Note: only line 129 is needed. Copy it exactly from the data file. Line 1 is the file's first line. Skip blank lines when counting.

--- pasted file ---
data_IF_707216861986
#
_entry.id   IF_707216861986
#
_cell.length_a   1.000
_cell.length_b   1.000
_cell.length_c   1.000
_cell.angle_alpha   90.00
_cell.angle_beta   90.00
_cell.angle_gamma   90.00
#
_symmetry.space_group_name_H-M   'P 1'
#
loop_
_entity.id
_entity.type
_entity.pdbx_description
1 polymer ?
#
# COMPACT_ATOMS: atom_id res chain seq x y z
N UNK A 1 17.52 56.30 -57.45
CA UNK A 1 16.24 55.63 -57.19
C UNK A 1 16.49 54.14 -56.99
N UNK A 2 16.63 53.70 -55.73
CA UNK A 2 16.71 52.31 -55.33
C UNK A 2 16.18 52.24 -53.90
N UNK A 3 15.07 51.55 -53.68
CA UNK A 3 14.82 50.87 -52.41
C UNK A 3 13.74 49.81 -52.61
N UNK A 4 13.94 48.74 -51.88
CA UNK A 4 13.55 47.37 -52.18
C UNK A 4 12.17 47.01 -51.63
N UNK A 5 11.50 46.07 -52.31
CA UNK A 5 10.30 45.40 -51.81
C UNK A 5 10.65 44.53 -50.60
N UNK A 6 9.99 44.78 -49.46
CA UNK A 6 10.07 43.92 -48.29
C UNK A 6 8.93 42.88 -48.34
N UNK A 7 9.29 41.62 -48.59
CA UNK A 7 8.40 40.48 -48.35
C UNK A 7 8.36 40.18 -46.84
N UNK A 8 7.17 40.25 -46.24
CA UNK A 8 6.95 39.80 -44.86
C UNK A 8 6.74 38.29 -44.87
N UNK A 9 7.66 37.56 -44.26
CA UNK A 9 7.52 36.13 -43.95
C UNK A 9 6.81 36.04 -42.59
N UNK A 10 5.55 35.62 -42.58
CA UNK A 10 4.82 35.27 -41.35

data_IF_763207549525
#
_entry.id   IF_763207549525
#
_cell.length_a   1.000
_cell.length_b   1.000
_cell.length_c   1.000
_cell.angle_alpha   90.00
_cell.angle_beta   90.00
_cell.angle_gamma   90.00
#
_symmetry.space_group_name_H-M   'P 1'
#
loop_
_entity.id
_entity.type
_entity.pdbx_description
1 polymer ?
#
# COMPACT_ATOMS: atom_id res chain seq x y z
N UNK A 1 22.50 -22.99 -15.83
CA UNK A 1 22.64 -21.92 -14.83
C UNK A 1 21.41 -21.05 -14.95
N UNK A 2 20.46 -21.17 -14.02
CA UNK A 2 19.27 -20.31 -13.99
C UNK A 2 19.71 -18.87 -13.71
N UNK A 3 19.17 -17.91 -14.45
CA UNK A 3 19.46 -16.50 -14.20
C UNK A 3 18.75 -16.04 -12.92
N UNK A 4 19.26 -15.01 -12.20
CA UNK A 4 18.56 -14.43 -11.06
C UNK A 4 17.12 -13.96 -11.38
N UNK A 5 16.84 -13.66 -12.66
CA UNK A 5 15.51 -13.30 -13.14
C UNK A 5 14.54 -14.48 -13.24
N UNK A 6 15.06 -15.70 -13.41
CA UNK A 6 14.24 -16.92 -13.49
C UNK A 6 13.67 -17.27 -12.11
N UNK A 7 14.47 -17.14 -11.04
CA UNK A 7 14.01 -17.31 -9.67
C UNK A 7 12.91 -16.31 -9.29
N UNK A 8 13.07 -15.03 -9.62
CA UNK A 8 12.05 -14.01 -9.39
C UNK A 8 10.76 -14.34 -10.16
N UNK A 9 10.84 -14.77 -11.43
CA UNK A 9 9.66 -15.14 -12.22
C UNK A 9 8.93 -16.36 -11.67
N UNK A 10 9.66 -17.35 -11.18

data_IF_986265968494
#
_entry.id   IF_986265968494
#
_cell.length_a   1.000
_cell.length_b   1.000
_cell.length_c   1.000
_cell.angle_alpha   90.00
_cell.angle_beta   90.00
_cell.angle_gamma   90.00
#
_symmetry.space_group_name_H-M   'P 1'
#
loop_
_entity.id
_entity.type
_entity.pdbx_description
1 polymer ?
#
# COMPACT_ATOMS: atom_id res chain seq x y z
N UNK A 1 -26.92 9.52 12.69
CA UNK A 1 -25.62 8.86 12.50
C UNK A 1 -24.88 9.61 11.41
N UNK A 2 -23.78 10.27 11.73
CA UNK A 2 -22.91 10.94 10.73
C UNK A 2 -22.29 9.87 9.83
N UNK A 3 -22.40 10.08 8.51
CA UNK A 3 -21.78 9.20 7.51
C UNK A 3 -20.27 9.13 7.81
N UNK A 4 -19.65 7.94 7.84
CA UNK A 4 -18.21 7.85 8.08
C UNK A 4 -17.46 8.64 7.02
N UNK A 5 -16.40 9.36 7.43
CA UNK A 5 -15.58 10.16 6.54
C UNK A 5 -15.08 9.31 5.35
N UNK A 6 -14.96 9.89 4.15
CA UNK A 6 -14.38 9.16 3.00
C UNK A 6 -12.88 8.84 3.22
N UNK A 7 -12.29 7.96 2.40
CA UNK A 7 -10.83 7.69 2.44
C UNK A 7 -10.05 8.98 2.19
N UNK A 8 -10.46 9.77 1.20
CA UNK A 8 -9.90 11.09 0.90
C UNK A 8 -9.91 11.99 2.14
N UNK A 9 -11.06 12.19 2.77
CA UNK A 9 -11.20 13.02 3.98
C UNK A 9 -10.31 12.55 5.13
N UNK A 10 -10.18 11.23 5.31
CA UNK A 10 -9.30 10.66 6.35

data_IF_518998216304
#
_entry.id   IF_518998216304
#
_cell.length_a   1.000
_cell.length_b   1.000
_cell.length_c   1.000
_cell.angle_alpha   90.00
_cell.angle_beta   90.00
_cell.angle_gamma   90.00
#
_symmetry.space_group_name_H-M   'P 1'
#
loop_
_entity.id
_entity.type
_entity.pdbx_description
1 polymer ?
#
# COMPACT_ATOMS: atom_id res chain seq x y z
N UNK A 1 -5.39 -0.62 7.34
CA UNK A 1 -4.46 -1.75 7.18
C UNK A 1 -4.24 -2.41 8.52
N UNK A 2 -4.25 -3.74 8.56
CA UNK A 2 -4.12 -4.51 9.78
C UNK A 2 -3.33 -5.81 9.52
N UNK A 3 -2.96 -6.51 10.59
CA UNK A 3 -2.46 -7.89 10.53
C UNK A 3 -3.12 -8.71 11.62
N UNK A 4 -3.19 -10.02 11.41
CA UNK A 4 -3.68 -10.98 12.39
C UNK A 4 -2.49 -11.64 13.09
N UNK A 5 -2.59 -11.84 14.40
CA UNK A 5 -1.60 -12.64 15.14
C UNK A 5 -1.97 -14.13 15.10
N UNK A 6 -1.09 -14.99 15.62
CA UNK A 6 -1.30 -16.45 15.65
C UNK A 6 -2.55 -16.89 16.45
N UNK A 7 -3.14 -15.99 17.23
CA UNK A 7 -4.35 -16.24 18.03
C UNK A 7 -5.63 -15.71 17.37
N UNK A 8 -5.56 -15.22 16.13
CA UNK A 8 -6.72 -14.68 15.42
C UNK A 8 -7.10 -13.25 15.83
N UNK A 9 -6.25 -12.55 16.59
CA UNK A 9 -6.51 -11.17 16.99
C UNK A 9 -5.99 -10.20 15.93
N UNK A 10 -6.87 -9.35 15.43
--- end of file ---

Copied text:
C UNK A 4 -17.46 8.64 7.02